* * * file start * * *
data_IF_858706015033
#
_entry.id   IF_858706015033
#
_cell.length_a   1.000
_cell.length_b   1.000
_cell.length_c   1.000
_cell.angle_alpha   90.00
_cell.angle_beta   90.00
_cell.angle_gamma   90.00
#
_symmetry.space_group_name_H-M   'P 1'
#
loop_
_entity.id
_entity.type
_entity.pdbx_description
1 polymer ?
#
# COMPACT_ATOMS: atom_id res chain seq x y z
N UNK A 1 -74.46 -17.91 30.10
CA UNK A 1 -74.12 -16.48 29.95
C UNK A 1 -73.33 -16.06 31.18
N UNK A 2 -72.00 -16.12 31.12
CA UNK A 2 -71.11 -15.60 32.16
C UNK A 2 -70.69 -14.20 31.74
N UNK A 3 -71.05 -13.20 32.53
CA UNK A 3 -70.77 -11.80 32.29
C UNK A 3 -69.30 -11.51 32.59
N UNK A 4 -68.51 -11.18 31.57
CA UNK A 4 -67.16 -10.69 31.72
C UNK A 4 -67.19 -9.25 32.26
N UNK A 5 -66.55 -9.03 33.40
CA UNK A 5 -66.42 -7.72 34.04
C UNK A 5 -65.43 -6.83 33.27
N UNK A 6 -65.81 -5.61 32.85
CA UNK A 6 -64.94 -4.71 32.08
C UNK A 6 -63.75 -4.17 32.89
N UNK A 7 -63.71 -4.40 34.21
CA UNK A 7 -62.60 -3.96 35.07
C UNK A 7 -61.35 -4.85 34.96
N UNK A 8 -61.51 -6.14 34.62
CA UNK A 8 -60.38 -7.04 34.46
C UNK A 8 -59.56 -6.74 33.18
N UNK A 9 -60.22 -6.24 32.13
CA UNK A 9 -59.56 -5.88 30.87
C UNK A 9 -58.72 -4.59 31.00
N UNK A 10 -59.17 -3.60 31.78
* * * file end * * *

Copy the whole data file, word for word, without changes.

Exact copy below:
data_IF_858706015033
#
_entry.id   IF_858706015033
#
_cell.length_a   1.000
_cell.length_b   1.000
_cell.length_c   1.000
_cell.angle_alpha   90.00
_cell.angle_beta   90.00
_cell.angle_gamma   90.00
#
_symmetry.space_group_name_H-M   'P 1'
#
loop_
_entity.id
_entity.type
_entity.pdbx_description
1 polymer ?
#
# COMPACT_ATOMS: atom_id res chain seq x y z
N UNK A 1 -74.46 -17.91 30.10
CA UNK A 1 -74.12 -16.48 29.95
C UNK A 1 -73.33 -16.06 31.18
N UNK A 2 -72.00 -16.12 31.12
CA UNK A 2 -71.11 -15.60 32.16
C UNK A 2 -70.69 -14.20 31.74
N UNK A 3 -71.05 -13.20 32.53
CA UNK A 3 -70.77 -11.80 32.29
C UNK A 3 -69.30 -11.51 32.59
N UNK A 4 -68.51 -11.18 31.57
CA UNK A 4 -67.16 -10.69 31.72
C UNK A 4 -67.19 -9.25 32.26
N UNK A 5 -66.55 -9.03 33.40
CA UNK A 5 -66.42 -7.72 34.04
C UNK A 5 -65.43 -6.83 33.27
N UNK A 6 -65.81 -5.61 32.85
CA UNK A 6 -64.94 -4.71 32.08
C UNK A 6 -63.75 -4.17 32.89
N UNK A 7 -63.71 -4.40 34.21
CA UNK A 7 -62.60 -3.96 35.07
C UNK A 7 -61.35 -4.85 34.96
N UNK A 8 -61.51 -6.14 34.62
CA UNK A 8 -60.38 -7.04 34.46
C UNK A 8 -59.56 -6.74 33.18
N UNK A 9 -60.22 -6.24 32.13
CA UNK A 9 -59.56 -5.88 30.87
C UNK A 9 -58.72 -4.59 31.00
N UNK A 10 -59.17 -3.60 31.78